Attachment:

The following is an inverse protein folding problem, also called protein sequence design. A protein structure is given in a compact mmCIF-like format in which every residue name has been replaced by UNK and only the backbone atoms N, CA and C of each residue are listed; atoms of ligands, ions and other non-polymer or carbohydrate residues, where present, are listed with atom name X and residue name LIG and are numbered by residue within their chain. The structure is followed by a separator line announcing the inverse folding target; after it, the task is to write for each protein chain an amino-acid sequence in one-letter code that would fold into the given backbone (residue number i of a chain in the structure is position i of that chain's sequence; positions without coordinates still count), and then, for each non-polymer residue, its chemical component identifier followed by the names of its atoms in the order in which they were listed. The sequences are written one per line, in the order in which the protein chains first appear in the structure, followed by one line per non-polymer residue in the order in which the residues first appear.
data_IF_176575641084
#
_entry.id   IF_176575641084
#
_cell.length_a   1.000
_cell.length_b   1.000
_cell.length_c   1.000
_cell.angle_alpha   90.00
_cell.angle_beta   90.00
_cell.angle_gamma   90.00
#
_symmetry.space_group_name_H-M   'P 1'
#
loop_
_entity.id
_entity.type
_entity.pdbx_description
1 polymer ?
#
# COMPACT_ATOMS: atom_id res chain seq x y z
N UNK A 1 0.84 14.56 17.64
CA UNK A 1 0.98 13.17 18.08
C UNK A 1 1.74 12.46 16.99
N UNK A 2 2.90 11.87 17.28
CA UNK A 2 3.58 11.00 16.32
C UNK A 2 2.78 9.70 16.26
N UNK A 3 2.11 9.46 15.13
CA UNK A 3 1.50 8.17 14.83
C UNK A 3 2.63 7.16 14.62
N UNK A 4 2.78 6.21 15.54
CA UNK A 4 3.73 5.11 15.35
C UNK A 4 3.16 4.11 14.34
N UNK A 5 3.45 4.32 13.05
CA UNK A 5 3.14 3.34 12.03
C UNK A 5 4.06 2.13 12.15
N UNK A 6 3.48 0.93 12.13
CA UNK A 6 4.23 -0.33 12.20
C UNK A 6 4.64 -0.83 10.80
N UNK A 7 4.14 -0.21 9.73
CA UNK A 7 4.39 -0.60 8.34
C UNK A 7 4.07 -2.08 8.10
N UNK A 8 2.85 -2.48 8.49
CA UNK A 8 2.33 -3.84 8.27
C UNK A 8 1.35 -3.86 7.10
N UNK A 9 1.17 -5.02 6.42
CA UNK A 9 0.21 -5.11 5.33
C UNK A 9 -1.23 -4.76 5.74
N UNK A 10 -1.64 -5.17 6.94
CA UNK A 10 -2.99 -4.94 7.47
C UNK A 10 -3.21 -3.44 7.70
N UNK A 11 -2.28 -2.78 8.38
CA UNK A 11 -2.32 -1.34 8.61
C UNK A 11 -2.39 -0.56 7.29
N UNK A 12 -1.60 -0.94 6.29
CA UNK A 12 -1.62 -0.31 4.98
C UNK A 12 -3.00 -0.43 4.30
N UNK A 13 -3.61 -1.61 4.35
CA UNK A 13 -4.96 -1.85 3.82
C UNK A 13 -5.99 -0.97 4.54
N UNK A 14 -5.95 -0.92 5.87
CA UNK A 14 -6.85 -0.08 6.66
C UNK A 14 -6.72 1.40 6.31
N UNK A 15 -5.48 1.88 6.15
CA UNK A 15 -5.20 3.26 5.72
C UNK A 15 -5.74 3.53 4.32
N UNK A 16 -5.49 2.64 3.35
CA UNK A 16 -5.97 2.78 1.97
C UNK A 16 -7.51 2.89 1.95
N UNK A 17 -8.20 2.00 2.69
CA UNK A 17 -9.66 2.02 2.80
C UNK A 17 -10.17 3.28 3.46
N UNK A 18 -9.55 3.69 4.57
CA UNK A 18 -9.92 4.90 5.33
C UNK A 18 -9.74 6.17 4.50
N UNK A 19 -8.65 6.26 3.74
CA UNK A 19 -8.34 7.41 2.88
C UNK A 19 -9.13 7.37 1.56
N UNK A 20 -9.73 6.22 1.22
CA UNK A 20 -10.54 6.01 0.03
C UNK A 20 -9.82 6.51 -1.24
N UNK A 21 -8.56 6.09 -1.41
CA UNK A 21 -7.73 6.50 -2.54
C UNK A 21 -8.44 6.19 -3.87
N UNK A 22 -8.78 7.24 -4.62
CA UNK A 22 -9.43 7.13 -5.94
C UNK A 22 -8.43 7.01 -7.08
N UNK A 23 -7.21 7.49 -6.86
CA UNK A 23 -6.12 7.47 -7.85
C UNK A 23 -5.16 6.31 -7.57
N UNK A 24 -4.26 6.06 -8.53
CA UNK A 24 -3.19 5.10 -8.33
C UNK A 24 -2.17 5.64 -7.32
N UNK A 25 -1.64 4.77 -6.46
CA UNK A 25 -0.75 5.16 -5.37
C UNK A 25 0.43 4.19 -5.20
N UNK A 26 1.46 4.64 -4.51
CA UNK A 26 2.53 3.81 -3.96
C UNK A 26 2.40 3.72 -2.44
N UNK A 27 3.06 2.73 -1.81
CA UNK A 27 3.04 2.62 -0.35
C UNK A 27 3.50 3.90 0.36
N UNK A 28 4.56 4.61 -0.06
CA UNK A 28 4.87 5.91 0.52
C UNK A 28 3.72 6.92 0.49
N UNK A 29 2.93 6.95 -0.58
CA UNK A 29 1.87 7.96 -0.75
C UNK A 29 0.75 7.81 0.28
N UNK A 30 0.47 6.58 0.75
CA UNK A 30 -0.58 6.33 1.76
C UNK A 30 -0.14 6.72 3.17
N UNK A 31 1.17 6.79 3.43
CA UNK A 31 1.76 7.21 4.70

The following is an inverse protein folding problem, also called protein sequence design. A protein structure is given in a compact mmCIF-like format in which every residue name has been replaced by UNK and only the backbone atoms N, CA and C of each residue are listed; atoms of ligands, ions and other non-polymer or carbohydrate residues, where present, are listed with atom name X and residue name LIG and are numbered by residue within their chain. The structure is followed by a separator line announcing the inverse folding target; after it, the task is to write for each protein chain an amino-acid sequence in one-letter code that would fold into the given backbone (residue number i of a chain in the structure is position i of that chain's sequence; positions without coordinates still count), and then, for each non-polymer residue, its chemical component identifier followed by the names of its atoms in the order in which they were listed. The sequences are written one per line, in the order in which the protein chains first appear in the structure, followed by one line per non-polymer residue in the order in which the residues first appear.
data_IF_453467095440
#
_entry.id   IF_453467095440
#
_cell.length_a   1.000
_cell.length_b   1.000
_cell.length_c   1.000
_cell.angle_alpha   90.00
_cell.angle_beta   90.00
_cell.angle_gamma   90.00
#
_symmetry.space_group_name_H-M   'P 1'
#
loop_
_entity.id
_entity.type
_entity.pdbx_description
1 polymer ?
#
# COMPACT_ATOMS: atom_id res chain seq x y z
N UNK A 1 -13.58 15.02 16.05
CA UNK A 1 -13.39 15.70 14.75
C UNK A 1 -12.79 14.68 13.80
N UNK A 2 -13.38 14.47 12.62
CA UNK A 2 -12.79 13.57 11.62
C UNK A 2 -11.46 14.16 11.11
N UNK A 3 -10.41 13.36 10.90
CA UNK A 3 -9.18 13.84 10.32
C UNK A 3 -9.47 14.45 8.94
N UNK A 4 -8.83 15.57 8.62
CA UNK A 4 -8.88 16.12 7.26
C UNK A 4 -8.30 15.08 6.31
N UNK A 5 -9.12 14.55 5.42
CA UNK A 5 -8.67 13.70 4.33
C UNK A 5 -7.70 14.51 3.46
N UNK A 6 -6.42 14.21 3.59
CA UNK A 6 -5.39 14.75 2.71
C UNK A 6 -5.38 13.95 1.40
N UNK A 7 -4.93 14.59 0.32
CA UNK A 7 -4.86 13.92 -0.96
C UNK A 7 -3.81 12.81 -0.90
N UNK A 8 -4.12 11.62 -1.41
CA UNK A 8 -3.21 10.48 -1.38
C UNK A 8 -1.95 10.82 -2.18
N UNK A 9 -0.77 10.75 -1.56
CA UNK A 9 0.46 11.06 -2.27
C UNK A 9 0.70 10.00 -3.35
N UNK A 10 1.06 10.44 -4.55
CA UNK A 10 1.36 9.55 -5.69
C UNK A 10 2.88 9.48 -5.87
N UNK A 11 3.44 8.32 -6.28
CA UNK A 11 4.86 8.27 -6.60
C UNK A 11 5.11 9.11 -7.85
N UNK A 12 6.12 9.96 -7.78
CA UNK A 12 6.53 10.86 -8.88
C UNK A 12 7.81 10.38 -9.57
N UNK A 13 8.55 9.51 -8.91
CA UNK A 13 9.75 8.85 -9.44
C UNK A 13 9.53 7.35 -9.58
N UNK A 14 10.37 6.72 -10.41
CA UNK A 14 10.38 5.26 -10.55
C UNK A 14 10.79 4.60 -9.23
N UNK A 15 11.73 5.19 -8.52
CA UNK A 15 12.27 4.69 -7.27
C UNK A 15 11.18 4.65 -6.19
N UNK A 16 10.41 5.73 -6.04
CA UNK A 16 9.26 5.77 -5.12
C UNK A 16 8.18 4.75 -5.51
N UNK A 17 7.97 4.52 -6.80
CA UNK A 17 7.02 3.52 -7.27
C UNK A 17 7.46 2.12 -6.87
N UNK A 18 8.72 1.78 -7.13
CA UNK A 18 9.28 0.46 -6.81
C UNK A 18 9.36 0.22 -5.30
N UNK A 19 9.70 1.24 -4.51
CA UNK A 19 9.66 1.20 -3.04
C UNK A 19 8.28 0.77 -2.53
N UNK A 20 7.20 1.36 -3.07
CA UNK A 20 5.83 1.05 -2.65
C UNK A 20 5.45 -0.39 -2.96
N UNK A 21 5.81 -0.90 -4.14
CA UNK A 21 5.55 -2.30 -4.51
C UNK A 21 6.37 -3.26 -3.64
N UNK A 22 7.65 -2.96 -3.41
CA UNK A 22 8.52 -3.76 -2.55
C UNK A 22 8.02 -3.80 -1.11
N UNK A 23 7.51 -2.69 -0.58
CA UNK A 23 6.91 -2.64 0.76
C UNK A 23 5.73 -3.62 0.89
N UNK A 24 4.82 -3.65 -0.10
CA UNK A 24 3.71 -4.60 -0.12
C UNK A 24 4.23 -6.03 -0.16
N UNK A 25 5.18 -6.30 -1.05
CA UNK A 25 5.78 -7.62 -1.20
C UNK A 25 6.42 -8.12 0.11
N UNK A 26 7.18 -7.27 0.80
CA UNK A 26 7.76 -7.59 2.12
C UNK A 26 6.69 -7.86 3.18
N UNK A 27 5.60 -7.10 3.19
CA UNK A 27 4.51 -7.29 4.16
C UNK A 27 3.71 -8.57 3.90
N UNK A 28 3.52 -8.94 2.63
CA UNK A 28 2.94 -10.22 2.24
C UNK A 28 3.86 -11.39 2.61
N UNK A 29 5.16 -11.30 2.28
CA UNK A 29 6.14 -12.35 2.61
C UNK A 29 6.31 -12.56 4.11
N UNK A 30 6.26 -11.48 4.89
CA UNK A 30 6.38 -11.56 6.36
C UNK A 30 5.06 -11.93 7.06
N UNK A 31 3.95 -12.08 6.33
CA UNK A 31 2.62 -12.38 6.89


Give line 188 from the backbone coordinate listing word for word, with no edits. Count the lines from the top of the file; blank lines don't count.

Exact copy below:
C UNK A 18 9.36 0.22 -5.30